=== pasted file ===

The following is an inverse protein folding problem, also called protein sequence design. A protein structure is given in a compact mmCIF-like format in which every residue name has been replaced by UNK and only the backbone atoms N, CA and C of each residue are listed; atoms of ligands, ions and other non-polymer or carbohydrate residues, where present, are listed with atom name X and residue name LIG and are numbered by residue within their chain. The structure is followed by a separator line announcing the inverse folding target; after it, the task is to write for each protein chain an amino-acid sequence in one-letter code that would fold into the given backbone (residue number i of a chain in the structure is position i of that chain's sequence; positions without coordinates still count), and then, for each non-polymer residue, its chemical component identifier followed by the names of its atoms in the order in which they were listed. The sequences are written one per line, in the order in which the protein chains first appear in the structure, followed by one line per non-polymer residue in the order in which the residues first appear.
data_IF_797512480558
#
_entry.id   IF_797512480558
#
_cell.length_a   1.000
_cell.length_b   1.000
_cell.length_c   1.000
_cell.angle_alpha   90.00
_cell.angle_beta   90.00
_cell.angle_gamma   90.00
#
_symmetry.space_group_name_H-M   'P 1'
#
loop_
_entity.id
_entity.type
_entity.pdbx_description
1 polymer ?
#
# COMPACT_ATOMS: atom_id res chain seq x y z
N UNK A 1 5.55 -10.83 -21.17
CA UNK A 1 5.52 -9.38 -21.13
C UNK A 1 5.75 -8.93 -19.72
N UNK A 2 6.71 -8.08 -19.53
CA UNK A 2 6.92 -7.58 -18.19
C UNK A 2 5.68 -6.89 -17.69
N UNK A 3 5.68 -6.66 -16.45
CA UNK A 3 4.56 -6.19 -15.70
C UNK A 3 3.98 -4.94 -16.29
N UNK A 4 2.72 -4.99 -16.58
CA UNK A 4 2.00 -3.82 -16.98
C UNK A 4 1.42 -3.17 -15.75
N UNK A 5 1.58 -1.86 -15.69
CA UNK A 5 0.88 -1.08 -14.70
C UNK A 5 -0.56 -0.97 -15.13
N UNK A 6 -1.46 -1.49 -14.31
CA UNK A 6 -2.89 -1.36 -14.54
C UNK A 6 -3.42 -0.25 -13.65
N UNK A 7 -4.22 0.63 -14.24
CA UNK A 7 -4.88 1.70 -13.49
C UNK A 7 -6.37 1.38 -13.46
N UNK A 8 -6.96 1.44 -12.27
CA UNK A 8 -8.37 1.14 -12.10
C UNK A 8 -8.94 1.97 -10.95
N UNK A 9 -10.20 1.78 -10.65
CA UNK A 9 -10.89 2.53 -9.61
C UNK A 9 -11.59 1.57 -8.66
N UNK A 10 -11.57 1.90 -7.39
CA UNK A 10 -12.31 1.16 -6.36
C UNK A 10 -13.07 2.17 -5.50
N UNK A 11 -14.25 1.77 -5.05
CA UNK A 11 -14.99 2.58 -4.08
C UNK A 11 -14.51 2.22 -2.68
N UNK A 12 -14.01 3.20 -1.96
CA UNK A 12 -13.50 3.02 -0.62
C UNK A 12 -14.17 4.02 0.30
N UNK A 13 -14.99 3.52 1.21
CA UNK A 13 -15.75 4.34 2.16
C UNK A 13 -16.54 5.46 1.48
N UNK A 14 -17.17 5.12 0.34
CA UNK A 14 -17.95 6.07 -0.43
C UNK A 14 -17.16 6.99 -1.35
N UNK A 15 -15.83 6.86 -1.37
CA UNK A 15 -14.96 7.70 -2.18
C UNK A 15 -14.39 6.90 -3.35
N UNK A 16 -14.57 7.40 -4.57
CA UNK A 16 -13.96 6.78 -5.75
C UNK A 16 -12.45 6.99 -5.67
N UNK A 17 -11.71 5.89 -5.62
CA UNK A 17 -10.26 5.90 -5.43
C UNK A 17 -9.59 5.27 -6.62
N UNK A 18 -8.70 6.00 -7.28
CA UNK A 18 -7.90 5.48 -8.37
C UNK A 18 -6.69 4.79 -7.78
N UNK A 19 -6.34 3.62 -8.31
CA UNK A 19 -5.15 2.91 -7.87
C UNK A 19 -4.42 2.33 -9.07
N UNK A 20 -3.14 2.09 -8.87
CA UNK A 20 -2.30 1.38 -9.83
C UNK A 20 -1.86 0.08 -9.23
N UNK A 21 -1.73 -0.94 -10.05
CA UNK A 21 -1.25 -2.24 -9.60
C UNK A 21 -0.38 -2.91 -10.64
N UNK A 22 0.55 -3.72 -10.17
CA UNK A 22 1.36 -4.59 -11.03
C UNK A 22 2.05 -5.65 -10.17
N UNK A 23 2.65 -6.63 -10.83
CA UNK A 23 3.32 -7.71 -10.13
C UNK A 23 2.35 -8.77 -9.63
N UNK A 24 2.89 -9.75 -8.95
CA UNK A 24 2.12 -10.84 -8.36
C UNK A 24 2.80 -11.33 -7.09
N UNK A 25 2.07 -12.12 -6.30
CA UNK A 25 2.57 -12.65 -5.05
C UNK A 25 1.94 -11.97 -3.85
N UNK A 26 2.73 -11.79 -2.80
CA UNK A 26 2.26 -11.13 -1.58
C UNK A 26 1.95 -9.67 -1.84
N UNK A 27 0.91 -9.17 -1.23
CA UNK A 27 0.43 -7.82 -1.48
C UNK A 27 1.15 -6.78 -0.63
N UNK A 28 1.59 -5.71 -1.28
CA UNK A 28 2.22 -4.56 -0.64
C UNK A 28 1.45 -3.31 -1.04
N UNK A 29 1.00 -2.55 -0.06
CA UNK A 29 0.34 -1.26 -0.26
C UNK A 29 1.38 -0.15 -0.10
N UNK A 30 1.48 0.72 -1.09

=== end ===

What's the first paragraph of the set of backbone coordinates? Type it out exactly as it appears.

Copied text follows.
The following is an inverse protein folding problem, also called protein sequence design. A protein structure is given in a compact mmCIF-like format in which every residue name has been replaced by UNK and only the backbone atoms N, CA and C of each residue are listed; atoms of ligands, ions and other non-polymer or carbohydrate residues, where present, are listed with atom name X and residue name LIG and are numbered by residue within their chain. The structure is followed by a separator line announcing the inverse folding target; after it, the task is to write for each protein chain an amino-acid sequence in one-letter code that would fold into the given backbone (residue number i of a chain in the structure is position i of that chain's sequence; positions without coordinates still count), and then, for each non-polymer residue, its chemical component identifier followed by the names of its atoms in the order in which they were listed. The sequences are written one per line, in the order in which the protein chains first appear in the structure, followed by one line per non-polymer residue in the order in which the residues first appear.